Nineteen Americans are among the forty foreign and domestic pro-democracy activists who have been banned from leaving the country and accused by Egyptian judicial authorities of managing unlicensed nongovernmental organizations that receive foreign funds. While the transitional government in Egypt has said it cannot interfere in judicial matters, two members of the country's diplomatic apparatus told Reuters on condition of anonymity that Egypt's ruling generals want to ease tensions created by the flap to ensure that $1.3 billion in annual U.S. military aid continues to flow and to get American help in securing favorable terms on a support package from the International Monetary Fund.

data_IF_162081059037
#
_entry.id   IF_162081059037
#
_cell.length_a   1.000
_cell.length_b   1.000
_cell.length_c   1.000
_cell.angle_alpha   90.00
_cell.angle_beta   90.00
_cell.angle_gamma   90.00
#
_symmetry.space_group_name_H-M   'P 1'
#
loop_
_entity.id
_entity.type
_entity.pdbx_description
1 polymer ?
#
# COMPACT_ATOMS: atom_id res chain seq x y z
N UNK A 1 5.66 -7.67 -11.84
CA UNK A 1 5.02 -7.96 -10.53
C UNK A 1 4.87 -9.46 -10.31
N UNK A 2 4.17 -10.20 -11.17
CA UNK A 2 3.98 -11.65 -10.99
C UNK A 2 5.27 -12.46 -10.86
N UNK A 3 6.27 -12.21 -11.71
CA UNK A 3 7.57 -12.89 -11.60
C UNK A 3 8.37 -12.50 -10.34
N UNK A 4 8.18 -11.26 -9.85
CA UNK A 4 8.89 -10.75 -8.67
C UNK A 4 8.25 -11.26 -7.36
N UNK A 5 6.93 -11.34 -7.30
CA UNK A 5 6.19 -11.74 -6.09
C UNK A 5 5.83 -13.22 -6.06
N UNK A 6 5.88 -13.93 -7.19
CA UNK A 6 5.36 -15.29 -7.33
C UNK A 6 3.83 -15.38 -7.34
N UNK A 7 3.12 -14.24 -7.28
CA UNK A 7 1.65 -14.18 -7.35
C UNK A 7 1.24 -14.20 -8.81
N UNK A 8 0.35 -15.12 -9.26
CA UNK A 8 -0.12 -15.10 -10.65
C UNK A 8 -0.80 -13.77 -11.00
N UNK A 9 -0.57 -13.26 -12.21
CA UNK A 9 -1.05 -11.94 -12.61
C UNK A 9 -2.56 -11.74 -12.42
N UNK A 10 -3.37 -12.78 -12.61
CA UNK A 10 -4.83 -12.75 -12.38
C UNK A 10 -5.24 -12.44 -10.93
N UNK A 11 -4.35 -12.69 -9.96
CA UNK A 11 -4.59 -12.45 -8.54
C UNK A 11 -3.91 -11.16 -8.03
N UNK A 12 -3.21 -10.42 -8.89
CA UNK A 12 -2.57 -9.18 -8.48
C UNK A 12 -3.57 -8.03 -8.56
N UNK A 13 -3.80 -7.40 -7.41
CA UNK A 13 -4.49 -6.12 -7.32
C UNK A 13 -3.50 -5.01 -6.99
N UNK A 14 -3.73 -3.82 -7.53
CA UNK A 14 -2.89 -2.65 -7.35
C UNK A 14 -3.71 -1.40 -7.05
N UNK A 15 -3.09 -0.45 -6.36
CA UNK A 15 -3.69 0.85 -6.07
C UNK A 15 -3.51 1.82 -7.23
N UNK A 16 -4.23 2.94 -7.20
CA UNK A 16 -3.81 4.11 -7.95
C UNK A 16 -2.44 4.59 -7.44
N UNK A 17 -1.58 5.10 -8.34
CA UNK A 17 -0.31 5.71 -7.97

The dispute has exposed tensions between members of Congress and Department of Defense officials, who want the issue resolved in a way that doesn't threaten the military relationship between the two countries. "It's our sense that much of the NGO issue in Egypt has a lot to do with internal politics," a U.S. official told Reuters. "The Egyptian military leadership is watching that trend very closely, and thus may not want to act too hastily to intervene."